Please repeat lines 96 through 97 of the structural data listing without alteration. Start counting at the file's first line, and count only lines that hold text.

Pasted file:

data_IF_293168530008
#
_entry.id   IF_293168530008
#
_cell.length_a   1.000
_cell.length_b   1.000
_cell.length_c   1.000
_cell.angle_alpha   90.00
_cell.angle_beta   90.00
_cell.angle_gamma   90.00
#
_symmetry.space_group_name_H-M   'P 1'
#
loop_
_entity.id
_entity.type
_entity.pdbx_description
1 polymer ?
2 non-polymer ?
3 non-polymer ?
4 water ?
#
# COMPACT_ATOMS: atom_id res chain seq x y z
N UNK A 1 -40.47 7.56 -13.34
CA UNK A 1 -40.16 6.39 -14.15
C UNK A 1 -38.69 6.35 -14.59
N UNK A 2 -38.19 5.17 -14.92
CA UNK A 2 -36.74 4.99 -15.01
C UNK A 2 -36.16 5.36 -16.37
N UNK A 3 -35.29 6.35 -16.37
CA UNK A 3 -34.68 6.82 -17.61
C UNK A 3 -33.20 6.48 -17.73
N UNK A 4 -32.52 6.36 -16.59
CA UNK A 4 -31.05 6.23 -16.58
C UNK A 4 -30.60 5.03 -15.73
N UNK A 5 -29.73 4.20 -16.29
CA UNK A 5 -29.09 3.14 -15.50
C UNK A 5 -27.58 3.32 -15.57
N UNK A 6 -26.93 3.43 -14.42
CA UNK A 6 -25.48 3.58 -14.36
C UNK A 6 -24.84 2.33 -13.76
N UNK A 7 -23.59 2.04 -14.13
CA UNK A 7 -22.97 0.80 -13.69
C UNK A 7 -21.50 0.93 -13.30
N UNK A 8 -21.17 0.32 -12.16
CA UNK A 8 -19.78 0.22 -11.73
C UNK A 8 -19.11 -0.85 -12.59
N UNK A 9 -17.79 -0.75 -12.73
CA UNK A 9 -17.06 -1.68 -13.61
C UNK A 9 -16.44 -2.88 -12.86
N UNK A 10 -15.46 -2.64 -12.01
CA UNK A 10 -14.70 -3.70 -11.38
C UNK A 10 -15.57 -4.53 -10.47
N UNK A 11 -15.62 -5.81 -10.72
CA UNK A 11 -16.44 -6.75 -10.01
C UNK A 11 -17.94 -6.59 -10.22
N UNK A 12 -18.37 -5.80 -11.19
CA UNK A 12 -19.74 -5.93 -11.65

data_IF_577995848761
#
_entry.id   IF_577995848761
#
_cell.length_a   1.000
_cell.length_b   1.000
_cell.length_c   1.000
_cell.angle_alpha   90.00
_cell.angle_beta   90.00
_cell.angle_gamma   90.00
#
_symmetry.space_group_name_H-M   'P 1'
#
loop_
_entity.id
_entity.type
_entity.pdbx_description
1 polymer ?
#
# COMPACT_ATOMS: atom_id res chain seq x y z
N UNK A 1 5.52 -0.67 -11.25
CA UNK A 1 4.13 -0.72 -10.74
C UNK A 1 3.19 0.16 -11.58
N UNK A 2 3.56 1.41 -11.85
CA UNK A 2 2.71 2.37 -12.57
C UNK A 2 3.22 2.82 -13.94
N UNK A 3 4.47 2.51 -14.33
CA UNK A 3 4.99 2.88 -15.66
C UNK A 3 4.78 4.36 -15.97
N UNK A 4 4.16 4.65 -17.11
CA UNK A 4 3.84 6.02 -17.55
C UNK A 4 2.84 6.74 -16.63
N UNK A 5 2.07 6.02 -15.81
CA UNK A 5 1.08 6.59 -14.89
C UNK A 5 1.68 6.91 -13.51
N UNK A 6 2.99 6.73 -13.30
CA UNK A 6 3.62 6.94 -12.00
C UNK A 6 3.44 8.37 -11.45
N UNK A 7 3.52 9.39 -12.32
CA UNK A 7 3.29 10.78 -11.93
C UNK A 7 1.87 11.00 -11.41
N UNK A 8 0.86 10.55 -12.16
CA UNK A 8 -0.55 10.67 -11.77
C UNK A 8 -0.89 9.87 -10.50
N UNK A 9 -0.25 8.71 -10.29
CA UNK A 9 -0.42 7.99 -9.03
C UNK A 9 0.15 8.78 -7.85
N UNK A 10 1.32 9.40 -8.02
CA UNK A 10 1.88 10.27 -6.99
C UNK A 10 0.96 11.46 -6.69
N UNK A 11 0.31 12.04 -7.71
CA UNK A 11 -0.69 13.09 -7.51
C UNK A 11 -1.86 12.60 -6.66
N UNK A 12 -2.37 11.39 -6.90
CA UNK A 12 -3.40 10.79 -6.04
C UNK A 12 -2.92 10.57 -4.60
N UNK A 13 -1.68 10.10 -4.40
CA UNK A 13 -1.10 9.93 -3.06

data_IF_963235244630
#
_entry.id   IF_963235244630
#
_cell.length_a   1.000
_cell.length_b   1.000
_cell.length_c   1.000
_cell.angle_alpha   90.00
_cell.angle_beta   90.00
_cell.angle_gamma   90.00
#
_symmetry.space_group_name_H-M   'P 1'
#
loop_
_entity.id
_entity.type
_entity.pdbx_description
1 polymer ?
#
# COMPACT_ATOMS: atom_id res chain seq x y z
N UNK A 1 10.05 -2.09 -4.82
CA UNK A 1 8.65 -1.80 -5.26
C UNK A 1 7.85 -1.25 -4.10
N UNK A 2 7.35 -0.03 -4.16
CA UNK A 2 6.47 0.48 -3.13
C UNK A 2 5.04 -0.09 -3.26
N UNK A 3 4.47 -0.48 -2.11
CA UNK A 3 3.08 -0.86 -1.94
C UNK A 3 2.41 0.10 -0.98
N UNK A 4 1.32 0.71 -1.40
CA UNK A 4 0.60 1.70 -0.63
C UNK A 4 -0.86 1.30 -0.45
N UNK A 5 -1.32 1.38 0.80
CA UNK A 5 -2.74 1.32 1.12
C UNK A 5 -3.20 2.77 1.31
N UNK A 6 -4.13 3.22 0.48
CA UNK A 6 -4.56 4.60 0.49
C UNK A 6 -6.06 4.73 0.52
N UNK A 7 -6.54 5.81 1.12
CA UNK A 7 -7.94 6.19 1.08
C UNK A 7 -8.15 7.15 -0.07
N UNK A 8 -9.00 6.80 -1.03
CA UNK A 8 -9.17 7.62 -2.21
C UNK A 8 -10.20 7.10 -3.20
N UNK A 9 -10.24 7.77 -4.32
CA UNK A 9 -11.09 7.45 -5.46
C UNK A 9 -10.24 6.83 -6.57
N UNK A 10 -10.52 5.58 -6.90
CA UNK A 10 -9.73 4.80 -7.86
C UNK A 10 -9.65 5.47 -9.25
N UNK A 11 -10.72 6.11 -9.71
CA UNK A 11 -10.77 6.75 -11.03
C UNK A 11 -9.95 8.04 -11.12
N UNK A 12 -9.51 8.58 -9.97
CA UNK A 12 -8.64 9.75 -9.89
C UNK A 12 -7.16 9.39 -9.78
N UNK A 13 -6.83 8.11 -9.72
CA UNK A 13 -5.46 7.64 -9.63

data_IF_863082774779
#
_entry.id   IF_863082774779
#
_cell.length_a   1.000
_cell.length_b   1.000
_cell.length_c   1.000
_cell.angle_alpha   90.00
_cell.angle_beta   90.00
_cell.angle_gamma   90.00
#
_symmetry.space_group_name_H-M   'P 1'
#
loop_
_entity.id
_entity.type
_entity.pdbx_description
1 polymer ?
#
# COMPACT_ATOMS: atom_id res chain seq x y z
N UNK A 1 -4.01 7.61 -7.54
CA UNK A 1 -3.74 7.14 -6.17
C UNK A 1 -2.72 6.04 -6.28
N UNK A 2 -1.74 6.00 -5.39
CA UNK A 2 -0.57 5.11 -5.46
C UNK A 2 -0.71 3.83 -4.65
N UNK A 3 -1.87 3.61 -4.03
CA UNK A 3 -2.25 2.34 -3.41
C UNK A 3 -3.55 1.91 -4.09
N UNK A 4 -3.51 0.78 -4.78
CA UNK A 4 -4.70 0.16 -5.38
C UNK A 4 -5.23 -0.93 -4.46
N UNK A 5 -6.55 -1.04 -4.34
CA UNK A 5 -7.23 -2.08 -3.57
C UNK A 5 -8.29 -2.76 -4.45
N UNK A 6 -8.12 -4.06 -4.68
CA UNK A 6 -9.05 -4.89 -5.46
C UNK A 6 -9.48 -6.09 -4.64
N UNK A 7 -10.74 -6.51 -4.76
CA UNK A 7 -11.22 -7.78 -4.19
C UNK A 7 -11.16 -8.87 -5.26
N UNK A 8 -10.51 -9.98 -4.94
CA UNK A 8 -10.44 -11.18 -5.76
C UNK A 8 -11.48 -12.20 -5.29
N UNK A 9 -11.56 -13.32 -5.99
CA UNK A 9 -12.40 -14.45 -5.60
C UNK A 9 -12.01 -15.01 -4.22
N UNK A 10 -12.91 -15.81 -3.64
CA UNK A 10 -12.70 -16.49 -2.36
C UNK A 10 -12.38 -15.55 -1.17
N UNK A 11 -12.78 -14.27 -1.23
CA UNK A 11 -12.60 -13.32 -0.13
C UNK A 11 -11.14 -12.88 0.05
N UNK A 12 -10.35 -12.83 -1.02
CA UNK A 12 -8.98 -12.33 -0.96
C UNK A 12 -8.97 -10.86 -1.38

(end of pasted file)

C UNK A 6 3.44 8.37 -11.45
N UNK A 7 3.52 9.39 -12.32